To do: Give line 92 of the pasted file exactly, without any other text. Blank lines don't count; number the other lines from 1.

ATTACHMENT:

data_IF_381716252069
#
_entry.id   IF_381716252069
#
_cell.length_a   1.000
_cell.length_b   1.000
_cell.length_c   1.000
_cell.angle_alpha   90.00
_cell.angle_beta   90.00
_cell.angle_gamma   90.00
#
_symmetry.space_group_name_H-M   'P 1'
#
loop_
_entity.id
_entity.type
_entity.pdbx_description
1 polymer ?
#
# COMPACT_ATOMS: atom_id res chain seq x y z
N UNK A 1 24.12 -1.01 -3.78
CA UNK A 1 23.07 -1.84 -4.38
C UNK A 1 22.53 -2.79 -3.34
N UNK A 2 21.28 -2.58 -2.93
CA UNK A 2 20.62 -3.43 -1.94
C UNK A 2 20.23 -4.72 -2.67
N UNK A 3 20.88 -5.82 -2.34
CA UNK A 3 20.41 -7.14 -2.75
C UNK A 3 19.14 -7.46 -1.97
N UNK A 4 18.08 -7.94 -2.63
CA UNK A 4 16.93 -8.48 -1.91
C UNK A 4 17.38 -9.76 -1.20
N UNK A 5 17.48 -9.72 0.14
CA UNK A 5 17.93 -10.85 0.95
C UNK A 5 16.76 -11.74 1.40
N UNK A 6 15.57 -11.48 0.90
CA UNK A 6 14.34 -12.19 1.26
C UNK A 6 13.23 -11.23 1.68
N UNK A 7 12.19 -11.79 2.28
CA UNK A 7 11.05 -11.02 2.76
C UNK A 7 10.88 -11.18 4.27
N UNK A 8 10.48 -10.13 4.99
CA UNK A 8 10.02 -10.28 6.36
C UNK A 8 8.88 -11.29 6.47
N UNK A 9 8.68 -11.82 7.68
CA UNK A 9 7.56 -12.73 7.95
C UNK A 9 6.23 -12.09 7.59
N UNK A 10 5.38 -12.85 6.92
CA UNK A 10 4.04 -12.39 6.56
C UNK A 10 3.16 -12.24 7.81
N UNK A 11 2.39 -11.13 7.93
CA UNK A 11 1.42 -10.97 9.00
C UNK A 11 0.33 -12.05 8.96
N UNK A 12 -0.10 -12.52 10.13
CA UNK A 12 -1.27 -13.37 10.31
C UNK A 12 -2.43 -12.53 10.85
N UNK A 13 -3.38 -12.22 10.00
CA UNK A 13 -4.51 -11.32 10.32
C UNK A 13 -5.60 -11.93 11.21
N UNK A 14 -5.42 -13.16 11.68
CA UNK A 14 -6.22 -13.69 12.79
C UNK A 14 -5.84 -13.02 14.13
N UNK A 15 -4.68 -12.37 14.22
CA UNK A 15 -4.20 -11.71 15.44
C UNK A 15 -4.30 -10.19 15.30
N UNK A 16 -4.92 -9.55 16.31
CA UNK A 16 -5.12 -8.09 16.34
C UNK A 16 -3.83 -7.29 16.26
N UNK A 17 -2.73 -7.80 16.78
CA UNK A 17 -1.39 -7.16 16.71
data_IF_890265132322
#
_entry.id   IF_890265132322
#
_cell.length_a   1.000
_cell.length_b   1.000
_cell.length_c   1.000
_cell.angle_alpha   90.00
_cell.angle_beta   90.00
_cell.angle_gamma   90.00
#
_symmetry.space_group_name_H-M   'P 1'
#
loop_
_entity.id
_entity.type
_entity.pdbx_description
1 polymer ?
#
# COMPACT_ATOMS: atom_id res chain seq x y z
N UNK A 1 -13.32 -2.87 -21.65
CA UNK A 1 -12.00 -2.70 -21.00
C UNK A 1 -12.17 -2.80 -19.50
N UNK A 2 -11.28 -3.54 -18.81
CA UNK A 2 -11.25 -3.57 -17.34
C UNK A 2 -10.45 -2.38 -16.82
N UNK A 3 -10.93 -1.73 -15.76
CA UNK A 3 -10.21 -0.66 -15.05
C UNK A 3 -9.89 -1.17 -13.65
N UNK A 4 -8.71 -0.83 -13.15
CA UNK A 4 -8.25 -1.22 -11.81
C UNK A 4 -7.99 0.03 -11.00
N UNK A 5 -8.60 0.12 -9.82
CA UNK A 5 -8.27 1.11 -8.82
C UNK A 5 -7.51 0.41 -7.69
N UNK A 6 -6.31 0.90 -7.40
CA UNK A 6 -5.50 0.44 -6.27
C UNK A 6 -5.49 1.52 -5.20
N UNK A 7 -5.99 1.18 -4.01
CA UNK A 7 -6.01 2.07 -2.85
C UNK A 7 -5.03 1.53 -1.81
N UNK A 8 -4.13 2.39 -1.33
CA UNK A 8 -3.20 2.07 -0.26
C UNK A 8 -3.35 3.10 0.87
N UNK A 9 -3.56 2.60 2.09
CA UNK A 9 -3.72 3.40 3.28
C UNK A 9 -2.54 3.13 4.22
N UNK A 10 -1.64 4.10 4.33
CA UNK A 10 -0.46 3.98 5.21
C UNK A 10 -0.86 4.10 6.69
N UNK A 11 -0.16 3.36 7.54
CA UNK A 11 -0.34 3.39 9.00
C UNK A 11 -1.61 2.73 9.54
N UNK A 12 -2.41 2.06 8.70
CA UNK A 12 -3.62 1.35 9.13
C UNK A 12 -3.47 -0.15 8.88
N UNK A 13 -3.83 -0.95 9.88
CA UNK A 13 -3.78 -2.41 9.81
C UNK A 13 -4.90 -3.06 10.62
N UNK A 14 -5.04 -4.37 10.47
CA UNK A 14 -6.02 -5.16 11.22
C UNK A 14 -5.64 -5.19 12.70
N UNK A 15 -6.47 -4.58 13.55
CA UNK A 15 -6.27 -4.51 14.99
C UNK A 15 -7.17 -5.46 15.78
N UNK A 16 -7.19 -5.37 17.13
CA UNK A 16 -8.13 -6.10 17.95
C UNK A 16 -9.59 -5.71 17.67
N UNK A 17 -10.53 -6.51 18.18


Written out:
CA UNK A 1 -12.00 -2.70 -21.00